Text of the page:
A documentary by Terrence Malick. Rated G
Terrence Malick finds a heady new hybrid of science, art, and high-tech FX in Voyage of Time, a film that tries to conjure the wonder of the universe—and mostly succeeds.
In fact, many of the scenes of cosmic creation, Earth’s primordial soup, and creature-laden prehistoric seas are awe-inducing. The magic of the film is that it so seamlessly weaves together real shots of blurping geysers and barren canyons with digitally generated star- and landscapes.
As brilliantly entertaining UBC astrophysicist Jaymie Matthews commented before the opening screening at Science World, experts have now put together pretty much all the pieces of our 14-billion-year-old origin story. But it’s amazing how few of us really understand it or celebrate it. “Look. Listen,” Brad Pitt says in the film’s mercifully sparse narration, as a child in a suburban park looks up toward the heavens. And that’s what Malick is coaxing us to do too.
It’s the same territory he explored in that strangely transcendent 20-minute sequence in The Tree of Life, when the trials of a forming galaxy set up those of humans on Earth.
Whether you enjoy this poetic “voyage” deeper into that philosophical realm will have a lot to do with whether you rolled your eyes during that previous film. Here, though, he’s also trying to evoke a childlike amazement at where we come from; in fact, the entire film is addressed to a child. Pitt asks why, out of nothing, came something? And Malick proceeds to answer, with largely unmoderated sequences of suns exploding, galaxies swirling, and microbial life forming. At other moments, you stare down the cold eye of a gigantic squid or the glowing mouth of a volcano. All of this visual spectacle—and yet we’re reminded we can only see a tiny fraction of what surrounds us.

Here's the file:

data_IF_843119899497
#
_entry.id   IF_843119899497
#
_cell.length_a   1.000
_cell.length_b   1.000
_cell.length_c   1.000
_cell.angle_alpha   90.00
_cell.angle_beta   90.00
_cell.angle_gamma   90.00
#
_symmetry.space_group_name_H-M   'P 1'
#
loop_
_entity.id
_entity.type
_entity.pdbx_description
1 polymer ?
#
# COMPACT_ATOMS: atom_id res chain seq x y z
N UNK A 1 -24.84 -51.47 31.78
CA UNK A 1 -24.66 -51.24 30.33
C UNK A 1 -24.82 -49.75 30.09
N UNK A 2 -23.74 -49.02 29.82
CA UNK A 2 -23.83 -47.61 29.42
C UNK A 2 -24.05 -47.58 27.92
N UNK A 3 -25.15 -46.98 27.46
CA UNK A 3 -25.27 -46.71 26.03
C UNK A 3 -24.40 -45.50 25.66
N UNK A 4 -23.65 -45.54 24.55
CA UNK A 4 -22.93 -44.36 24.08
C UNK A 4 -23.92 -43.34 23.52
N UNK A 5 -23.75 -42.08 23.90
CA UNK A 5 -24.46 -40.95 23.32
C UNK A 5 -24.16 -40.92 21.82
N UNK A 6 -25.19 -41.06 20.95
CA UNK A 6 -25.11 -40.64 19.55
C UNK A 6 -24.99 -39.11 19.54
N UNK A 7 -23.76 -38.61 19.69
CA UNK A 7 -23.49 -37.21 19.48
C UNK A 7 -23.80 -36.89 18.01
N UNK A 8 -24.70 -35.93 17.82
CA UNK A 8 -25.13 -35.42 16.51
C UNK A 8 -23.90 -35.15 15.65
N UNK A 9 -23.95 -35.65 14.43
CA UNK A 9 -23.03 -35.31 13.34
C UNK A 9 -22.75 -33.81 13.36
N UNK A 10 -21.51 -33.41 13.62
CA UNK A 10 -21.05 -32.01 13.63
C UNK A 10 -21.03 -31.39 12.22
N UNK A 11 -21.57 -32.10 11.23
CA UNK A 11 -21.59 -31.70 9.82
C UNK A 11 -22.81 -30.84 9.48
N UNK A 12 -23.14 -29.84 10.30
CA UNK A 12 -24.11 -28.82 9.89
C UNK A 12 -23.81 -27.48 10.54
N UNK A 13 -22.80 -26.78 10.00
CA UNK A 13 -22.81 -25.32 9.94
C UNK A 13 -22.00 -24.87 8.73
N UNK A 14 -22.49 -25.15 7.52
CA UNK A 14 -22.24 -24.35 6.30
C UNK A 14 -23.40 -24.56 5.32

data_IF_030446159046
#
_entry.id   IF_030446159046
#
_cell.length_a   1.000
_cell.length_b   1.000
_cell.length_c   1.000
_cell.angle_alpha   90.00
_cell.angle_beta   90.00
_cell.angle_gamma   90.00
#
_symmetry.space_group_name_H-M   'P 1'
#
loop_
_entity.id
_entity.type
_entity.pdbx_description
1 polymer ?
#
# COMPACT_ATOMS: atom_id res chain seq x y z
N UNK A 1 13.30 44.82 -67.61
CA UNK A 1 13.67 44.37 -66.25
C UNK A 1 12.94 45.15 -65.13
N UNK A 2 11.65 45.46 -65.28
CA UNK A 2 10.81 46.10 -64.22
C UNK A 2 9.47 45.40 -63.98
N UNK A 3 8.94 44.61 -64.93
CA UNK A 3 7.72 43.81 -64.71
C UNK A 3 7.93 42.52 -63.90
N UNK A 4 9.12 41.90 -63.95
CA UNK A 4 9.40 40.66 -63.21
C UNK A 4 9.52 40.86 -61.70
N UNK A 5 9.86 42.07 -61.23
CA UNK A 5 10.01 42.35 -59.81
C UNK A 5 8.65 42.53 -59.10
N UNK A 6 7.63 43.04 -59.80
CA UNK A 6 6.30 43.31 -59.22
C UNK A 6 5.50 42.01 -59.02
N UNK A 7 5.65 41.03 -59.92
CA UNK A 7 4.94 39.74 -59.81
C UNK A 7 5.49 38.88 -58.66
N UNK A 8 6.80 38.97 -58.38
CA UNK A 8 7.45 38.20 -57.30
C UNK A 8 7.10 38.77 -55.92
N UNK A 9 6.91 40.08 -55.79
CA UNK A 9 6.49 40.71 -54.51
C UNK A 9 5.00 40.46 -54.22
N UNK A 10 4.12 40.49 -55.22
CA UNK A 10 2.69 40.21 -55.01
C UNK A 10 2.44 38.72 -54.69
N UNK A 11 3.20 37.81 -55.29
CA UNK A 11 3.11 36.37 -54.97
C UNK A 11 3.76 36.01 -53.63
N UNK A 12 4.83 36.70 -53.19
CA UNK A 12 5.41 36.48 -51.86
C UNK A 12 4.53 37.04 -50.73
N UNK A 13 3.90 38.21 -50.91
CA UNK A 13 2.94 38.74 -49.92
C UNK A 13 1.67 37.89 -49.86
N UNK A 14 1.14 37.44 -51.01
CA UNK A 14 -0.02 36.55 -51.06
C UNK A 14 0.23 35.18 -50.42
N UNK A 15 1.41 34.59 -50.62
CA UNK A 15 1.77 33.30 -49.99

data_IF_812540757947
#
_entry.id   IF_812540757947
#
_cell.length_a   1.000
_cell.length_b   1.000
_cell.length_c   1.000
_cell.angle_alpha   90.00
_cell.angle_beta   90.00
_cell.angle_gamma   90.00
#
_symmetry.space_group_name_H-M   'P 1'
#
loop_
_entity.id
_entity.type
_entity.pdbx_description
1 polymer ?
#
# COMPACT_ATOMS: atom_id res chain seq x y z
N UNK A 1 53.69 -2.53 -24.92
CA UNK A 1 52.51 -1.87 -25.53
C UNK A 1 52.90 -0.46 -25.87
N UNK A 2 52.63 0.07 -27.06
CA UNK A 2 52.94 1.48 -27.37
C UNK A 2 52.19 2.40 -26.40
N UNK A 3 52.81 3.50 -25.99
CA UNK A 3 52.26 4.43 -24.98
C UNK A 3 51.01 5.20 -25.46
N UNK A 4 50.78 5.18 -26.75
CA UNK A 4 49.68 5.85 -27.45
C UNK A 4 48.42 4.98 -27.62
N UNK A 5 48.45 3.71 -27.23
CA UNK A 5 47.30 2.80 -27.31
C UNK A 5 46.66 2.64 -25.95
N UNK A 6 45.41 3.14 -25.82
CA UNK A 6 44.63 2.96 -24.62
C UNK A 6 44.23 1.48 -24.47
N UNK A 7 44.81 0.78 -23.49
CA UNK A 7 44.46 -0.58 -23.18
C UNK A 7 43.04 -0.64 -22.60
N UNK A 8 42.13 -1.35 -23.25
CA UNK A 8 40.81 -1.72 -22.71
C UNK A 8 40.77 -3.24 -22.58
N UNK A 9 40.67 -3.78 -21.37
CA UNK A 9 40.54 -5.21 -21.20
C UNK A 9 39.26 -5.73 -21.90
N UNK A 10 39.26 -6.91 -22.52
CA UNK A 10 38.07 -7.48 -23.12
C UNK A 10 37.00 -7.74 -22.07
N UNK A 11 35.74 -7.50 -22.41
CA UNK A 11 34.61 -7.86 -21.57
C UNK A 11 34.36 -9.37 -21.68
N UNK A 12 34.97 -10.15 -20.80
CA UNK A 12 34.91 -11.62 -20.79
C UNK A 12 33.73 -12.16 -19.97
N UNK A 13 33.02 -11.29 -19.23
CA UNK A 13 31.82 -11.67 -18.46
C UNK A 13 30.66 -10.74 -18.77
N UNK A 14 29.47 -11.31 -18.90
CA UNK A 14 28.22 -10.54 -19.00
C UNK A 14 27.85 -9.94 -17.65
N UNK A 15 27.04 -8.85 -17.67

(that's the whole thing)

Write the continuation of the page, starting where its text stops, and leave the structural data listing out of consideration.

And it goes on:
It’s clear in Voyage of Time, as it’s been in his recent films, that Malick ties that perfection to a great Creator; everything here is pierced by divine light, with resounding choirs providing the soundtrack. But you don’t have to be a believer to marvel at the miracle that unfolds before your eyes. If you can free yourself to ride the millennia with Malick, it’s a strange voyage, but one ultimately worth taking.